Researchers have discovered the genetic fingerprint that may account for why up to 30% of men with potentially curable, localized prostate cancer go on to develop aggressive disease that spreads after radiotherapy or surgery. Their results are published online in Nature, and may help clinicians successfully personalize treatment with effective and targeted therapies from the moment patients are diagnosed.
Researchers at Laval University, Quebec City, Canada, analyzed tumors from 500 men from the general population who were diagnosed with localized, non-inherited prostate cancer. In a related study published in Nature Communications, researchers also “cracked” the genetic code showing why BRCA2 inherited disease can become lethal in rare cases, in which men have inherited a BRCA2 gene mutation that affects DNA cellular damage repair.
“We used specialized state-of-the-art DNA sequencing techniques to focus on the genetics of prostate cancers to better understand what is so different from one man’s disease to another man’s disease,” said co-principal investigator Robert Bristow, MD, PhD, FRCPC, clinician-scientist, Princess Margaret Cancer Centre, University Health Network; and professor, Departments of Radiation Oncology and Medical Biophysics, University of Toronto, Ontario, Canada.
“These genetic fingerprints had high accuracy in being able to discern those men who do well with surgery or radiotherapy and those men that already have early spread of their disease outside the prostate gland. This information gives us new precision about the treatment response of men with prostate cancer, and important clues as to how to better treat one set of men versus the other to improve cure rates overall.”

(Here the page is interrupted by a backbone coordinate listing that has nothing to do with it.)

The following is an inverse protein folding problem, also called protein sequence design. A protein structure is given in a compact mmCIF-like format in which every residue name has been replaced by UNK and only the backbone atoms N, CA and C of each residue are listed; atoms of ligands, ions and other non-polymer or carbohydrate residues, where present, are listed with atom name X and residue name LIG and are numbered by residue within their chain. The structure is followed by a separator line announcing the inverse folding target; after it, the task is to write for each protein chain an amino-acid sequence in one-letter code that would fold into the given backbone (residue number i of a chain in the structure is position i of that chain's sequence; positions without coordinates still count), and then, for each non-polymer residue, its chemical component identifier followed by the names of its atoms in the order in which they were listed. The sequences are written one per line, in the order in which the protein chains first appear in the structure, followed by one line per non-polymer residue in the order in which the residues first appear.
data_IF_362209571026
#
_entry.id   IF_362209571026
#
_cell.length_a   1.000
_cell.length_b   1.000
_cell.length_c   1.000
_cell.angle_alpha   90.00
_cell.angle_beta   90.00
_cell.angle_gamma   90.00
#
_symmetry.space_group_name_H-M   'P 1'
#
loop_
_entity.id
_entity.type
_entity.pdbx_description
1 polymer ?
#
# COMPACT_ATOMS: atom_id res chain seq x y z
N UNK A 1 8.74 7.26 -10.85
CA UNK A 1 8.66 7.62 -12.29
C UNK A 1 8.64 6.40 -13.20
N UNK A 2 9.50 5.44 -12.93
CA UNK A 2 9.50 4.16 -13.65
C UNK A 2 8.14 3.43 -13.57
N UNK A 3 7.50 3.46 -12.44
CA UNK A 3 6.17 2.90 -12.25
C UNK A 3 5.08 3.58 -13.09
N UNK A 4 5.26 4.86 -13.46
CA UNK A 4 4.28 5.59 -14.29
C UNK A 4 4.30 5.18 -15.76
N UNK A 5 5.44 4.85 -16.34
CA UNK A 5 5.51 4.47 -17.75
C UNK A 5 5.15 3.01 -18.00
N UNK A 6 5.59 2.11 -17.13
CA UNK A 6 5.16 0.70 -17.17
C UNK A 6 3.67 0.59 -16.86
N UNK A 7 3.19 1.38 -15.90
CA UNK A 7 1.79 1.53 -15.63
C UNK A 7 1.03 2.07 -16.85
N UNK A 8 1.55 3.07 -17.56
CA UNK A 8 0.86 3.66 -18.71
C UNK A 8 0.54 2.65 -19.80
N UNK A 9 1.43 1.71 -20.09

Dr. Bristow co-leads the Canadian Prostate Cancer Genome Network (CPC-GENE), the world-leading prostate cancer sequencing program, along with co-principal investigator Paul Boutros, PhD, Ontario Institute for Cancer Research, Toronto, Ontario, Canada.
He and fellow researchers have also previously identified the first molecular portrait of localized, multi-focal prostate cancer and a new gene subgroup driving it (Nature Genetics, May 25, 2015); and the development of a genetic test to identify which men are at highest risk for their prostate cancer to recur after localized treatment with surgery or radiotherapy (Lancet Oncology, Nov 13, 2014).
Dr. Bristow noted that worldwide, over 200,000 men die from prostate cancer each year, despite the fact that most present with localized, potentially curable disease.
“The richness of information in our genetic findings today will enable us to further sort individual patients into appropriate groups of risk for spread of their disease and effect cures in men who otherwise might have been incurable,” he concluded.
This research was supported by Movember funds through Prostate Cancer Canada, the Ontario Institute for Cancer Research, the Canadian Institutes for Health Research, the Canadian Cancer Society, and The Princess Margaret Cancer Foundation.